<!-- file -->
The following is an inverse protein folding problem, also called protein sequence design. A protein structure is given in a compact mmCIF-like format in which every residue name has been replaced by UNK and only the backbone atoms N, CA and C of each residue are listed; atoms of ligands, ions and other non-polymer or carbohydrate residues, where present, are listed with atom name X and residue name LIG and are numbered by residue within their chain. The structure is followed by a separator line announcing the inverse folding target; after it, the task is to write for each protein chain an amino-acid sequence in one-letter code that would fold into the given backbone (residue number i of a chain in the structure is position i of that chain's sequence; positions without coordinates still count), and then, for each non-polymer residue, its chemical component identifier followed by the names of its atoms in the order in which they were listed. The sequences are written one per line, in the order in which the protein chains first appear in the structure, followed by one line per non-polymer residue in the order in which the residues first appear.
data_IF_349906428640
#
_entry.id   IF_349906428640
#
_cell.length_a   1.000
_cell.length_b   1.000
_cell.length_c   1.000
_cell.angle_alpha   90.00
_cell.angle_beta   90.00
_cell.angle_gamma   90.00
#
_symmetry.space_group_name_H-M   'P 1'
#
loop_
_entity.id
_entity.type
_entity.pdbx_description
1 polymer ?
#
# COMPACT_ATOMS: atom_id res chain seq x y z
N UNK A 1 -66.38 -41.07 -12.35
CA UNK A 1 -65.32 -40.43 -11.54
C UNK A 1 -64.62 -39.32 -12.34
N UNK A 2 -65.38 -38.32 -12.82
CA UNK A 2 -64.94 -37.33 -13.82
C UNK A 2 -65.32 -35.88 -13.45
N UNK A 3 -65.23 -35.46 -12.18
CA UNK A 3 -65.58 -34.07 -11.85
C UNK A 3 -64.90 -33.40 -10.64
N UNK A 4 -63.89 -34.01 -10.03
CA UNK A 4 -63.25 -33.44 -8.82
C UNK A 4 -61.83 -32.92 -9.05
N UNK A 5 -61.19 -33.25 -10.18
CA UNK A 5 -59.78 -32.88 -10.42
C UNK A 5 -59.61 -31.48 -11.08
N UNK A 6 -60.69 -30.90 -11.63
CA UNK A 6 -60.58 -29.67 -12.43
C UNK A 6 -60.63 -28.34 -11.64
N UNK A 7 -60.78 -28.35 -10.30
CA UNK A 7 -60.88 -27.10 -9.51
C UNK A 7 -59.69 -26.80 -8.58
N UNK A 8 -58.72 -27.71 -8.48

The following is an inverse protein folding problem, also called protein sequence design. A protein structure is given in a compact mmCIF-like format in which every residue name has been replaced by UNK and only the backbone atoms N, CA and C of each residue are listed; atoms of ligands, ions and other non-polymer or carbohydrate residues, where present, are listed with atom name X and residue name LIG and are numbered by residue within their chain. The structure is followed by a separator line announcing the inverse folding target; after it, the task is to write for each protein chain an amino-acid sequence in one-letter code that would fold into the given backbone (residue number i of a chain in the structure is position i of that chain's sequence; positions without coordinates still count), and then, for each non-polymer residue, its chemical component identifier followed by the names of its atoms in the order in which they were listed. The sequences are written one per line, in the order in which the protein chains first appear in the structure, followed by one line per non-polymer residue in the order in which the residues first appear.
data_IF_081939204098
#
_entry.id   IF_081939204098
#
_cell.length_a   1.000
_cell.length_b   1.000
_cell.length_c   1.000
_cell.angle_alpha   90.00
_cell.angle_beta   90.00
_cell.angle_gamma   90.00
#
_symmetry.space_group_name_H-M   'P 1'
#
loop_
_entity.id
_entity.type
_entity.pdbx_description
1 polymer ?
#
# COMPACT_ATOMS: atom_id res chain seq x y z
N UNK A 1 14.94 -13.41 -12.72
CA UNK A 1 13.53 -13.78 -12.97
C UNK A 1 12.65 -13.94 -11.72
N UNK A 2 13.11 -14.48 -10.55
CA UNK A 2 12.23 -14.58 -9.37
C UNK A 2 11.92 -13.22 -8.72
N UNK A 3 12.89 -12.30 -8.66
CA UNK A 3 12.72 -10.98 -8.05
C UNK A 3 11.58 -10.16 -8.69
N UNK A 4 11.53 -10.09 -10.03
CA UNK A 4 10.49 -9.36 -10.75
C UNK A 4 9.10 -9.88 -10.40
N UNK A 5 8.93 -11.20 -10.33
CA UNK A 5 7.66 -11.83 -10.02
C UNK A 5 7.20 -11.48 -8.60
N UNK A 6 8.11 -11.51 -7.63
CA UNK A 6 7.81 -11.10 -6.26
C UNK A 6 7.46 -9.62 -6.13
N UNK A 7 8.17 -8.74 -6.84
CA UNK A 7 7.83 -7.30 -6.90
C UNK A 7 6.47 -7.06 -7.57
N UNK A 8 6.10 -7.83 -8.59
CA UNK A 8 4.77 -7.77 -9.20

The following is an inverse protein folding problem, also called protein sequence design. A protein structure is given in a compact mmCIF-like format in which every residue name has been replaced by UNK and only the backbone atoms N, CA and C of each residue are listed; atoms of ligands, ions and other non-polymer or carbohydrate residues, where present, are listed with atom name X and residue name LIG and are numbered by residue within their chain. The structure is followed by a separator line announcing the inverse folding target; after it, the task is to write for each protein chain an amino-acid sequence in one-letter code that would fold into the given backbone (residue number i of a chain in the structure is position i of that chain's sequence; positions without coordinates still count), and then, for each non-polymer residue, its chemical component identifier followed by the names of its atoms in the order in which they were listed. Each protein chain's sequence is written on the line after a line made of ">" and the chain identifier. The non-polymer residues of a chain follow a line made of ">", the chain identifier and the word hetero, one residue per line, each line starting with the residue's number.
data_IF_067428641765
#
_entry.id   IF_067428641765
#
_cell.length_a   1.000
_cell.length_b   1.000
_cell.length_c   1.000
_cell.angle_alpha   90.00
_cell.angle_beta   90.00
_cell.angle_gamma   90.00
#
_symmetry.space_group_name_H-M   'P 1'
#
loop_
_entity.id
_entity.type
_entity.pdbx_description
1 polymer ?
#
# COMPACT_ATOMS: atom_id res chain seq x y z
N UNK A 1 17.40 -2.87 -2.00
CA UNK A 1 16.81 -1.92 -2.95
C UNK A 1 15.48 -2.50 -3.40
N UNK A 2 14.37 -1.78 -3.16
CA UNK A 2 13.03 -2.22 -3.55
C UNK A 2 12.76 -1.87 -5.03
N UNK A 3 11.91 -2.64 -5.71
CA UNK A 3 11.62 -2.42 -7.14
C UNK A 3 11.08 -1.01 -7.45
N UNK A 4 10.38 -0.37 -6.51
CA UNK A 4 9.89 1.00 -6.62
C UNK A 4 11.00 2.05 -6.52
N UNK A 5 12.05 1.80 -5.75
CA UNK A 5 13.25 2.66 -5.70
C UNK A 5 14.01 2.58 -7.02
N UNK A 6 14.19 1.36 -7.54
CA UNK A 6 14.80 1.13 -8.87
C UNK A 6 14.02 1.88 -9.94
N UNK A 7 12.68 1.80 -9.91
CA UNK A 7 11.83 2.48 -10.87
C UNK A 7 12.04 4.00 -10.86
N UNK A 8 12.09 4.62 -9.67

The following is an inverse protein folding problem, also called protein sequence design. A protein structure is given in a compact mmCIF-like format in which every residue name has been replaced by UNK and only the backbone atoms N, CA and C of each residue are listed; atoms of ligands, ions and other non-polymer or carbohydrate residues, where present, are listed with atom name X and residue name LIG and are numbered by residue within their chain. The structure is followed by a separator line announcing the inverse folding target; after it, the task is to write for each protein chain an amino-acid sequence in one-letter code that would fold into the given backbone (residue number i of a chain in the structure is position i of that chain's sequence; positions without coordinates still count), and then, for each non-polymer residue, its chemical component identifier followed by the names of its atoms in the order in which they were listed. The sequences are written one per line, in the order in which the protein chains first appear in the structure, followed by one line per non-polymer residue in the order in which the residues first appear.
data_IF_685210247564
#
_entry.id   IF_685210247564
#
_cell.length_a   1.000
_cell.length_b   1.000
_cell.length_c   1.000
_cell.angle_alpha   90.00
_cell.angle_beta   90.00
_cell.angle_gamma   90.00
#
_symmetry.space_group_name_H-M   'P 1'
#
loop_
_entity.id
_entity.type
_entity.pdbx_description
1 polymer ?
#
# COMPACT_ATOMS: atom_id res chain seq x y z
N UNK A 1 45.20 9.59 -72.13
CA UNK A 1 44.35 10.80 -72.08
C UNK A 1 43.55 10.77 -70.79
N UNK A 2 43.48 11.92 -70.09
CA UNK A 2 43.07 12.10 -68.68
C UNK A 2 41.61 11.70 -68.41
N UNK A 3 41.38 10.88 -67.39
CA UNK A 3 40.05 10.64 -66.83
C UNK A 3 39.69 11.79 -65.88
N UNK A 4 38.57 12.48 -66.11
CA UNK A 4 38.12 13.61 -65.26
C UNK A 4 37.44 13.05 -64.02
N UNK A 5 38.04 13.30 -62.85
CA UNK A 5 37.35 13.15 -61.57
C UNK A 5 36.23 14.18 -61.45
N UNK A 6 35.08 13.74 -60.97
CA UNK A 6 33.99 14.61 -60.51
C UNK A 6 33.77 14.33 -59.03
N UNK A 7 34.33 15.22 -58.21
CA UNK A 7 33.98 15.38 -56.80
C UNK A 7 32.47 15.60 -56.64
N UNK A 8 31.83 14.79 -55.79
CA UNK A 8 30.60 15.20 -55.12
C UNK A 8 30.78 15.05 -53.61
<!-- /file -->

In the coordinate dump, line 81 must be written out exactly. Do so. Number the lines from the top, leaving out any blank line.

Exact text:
CA UNK A 6 7.81 -11.10 -6.26